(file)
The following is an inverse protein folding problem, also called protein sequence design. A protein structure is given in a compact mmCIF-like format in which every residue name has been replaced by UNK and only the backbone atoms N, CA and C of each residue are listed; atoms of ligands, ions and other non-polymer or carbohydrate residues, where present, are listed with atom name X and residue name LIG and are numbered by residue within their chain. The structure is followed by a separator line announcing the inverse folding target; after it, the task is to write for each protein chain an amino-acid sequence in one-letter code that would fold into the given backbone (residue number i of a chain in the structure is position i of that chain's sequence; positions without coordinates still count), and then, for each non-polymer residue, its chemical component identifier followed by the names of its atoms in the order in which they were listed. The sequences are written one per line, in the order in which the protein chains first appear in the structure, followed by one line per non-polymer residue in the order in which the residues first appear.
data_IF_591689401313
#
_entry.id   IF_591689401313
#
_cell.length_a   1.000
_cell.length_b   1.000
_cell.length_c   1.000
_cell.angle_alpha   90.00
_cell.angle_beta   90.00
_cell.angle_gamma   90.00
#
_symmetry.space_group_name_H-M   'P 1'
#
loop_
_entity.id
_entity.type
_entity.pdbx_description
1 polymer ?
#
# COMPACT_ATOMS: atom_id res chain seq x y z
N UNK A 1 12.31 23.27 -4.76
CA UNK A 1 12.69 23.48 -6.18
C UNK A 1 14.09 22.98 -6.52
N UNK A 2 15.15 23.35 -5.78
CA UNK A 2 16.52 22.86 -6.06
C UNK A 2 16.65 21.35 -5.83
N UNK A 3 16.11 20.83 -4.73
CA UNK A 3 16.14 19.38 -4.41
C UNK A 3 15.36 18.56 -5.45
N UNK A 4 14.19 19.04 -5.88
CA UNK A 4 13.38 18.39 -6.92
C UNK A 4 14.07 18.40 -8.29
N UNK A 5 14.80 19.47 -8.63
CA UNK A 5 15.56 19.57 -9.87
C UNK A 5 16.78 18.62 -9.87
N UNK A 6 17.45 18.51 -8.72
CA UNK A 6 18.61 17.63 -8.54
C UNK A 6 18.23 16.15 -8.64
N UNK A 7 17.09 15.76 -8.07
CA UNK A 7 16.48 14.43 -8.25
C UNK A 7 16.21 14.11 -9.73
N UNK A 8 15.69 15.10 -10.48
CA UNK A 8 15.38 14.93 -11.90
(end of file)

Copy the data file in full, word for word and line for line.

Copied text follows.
The following is an inverse protein folding problem, also called protein sequence design. A protein structure is given in a compact mmCIF-like format in which every residue name has been replaced by UNK and only the backbone atoms N, CA and C of each residue are listed; atoms of ligands, ions and other non-polymer or carbohydrate residues, where present, are listed with atom name X and residue name LIG and are numbered by residue within their chain. The structure is followed by a separator line announcing the inverse folding target; after it, the task is to write for each protein chain an amino-acid sequence in one-letter code that would fold into the given backbone (residue number i of a chain in the structure is position i of that chain's sequence; positions without coordinates still count), and then, for each non-polymer residue, its chemical component identifier followed by the names of its atoms in the order in which they were listed. The sequences are written one per line, in the order in which the protein chains first appear in the structure, followed by one line per non-polymer residue in the order in which the residues first appear.
data_IF_591689401313
#
_entry.id   IF_591689401313
#
_cell.length_a   1.000
_cell.length_b   1.000
_cell.length_c   1.000
_cell.angle_alpha   90.00
_cell.angle_beta   90.00
_cell.angle_gamma   90.00
#
_symmetry.space_group_name_H-M   'P 1'
#
loop_
_entity.id
_entity.type
_entity.pdbx_description
1 polymer ?
#
# COMPACT_ATOMS: atom_id res chain seq x y z
N UNK A 1 12.31 23.27 -4.76
CA UNK A 1 12.69 23.48 -6.18
C UNK A 1 14.09 22.98 -6.52
N UNK A 2 15.15 23.35 -5.78
CA UNK A 2 16.52 22.86 -6.06
C UNK A 2 16.65 21.35 -5.83
N UNK A 3 16.11 20.83 -4.73
CA UNK A 3 16.14 19.38 -4.41
C UNK A 3 15.36 18.56 -5.45
N UNK A 4 14.19 19.04 -5.88
CA UNK A 4 13.38 18.39 -6.92
C UNK A 4 14.07 18.40 -8.29
N UNK A 5 14.80 19.47 -8.63
CA UNK A 5 15.56 19.57 -9.87
C UNK A 5 16.78 18.62 -9.87
N UNK A 6 17.45 18.51 -8.72
CA UNK A 6 18.61 17.63 -8.54
C UNK A 6 18.23 16.15 -8.64
N UNK A 7 17.09 15.76 -8.07
CA UNK A 7 16.48 14.43 -8.25
C UNK A 7 16.21 14.11 -9.73
N UNK A 8 15.69 15.10 -10.48
CA UNK A 8 15.38 14.93 -11.90